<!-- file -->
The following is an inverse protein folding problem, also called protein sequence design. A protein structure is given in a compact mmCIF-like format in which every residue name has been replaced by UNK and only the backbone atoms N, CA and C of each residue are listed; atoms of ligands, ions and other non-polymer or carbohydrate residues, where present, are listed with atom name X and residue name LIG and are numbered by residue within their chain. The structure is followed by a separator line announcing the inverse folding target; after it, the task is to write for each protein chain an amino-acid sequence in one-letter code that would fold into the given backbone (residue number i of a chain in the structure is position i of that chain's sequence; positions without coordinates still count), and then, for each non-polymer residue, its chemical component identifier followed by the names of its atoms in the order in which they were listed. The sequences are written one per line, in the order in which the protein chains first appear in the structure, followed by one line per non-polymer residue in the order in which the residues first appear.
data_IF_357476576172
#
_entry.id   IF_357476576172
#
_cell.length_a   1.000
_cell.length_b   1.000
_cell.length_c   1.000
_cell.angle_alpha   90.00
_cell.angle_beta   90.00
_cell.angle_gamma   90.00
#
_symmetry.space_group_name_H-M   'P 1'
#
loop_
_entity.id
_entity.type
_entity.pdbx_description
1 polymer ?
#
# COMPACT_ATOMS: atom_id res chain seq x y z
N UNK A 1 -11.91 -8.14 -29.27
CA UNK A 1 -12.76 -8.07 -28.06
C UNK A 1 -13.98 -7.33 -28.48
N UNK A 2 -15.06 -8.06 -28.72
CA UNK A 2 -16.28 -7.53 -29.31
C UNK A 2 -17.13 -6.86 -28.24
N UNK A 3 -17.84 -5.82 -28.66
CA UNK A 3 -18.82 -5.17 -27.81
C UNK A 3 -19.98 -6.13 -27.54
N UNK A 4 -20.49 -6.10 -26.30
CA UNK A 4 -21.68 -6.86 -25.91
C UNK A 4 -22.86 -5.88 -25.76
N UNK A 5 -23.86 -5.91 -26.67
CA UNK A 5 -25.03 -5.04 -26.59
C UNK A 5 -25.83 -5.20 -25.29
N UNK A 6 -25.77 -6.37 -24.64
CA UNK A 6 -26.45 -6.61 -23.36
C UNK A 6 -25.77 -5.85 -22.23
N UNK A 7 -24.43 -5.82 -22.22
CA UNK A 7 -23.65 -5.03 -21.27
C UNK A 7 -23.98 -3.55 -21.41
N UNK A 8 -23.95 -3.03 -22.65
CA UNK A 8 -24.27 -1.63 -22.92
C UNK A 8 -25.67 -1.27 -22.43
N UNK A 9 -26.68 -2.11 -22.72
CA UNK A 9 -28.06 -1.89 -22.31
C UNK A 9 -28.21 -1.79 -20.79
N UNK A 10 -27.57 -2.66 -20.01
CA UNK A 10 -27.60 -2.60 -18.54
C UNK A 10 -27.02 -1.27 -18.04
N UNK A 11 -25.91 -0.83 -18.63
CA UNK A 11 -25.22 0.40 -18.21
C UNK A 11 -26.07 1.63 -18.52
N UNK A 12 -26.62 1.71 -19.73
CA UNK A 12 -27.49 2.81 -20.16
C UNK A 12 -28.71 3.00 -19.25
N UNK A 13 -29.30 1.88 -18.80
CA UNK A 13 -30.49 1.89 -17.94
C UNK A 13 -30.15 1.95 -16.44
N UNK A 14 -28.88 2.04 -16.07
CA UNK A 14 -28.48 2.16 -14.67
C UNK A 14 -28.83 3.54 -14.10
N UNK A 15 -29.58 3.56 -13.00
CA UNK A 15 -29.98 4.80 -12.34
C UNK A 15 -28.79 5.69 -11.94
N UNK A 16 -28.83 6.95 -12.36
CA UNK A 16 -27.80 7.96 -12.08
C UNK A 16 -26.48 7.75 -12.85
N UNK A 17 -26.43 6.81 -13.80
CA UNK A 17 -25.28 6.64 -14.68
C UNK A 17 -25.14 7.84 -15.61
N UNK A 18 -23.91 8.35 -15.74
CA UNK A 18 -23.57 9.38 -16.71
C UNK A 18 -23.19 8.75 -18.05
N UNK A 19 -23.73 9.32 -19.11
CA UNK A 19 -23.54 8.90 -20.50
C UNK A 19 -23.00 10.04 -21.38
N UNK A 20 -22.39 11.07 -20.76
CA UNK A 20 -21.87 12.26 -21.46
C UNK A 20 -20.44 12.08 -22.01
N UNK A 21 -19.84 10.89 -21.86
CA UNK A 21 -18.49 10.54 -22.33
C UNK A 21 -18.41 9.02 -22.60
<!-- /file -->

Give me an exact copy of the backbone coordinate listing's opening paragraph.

The following is an inverse protein folding problem, also called protein sequence design. A protein structure is given in a compact mmCIF-like format in which every residue name has been replaced by UNK and only the backbone atoms N, CA and C of each residue are listed; atoms of ligands, ions and other non-polymer or carbohydrate residues, where present, are listed with atom name X and residue name LIG and are numbered by residue within their chain. The structure is followed by a separator line announcing the inverse folding target; after it, the task is to write for each protein chain an amino-acid sequence in one-letter code that would fold into the given backbone (residue number i of a chain in the structure is position i of that chain's sequence; positions without coordinates still count), and then, for each non-polymer residue, its chemical component identifier followed by the names of its atoms in the order in which they were listed. The sequences are written one per line, in the order in which the protein chains first appear in the structure, followed by one line per non-polymer residue in the order in which the residues first appear.